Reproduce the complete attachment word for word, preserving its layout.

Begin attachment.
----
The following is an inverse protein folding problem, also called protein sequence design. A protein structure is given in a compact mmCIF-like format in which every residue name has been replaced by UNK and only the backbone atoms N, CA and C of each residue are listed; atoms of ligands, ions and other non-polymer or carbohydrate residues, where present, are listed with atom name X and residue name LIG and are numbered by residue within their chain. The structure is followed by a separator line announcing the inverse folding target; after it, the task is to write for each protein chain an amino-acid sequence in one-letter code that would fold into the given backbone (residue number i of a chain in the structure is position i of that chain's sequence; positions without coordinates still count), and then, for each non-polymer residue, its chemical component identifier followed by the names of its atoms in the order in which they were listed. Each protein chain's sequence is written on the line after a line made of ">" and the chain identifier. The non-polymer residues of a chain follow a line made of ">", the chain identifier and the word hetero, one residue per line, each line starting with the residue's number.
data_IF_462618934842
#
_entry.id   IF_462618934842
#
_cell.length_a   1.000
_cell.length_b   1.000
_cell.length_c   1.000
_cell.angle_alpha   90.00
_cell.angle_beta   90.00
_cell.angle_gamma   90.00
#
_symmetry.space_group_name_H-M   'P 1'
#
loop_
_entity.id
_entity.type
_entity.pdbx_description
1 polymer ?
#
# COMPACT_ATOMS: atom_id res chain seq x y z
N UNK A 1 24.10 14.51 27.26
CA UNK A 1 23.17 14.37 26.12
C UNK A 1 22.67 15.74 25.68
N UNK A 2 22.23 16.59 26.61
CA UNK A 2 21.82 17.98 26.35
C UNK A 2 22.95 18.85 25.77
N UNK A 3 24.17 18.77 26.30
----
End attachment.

The following is an inverse protein folding problem, also called protein sequence design. A protein structure is given in a compact mmCIF-like format in which every residue name has been replaced by UNK and only the backbone atoms N, CA and C of each residue are listed; atoms of ligands, ions and other non-polymer or carbohydrate residues, where present, are listed with atom name X and residue name LIG and are numbered by residue within their chain. The structure is followed by a separator line announcing the inverse folding target; after it, the task is to write for each protein chain an amino-acid sequence in one-letter code that would fold into the given backbone (residue number i of a chain in the structure is position i of that chain's sequence; positions without coordinates still count), and then, for each non-polymer residue, its chemical component identifier followed by the names of its atoms in the order in which they were listed. Each protein chain's sequence is written on the line after a line made of ">" and the chain identifier. The non-polymer residues of a chain follow a line made of ">", the chain identifier and the word hetero, one residue per line, each line starting with the residue's number.
data_IF_462618934842
#
_entry.id   IF_462618934842
#
_cell.length_a   1.000
_cell.length_b   1.000
_cell.length_c   1.000
_cell.angle_alpha   90.00
_cell.angle_beta   90.00
_cell.angle_gamma   90.00
#
_symmetry.space_group_name_H-M   'P 1'
#
loop_
_entity.id
_entity.type
_entity.pdbx_description
1 polymer ?
#
# COMPACT_ATOMS: atom_id res chain seq x y z
N UNK A 1 24.10 14.51 27.26
CA UNK A 1 23.17 14.37 26.12
C UNK A 1 22.67 15.74 25.68
N UNK A 2 22.23 16.59 26.61
CA UNK A 2 21.82 17.98 26.35
C UNK A 2 22.95 18.85 25.77
N UNK A 3 24.17 18.77 26.30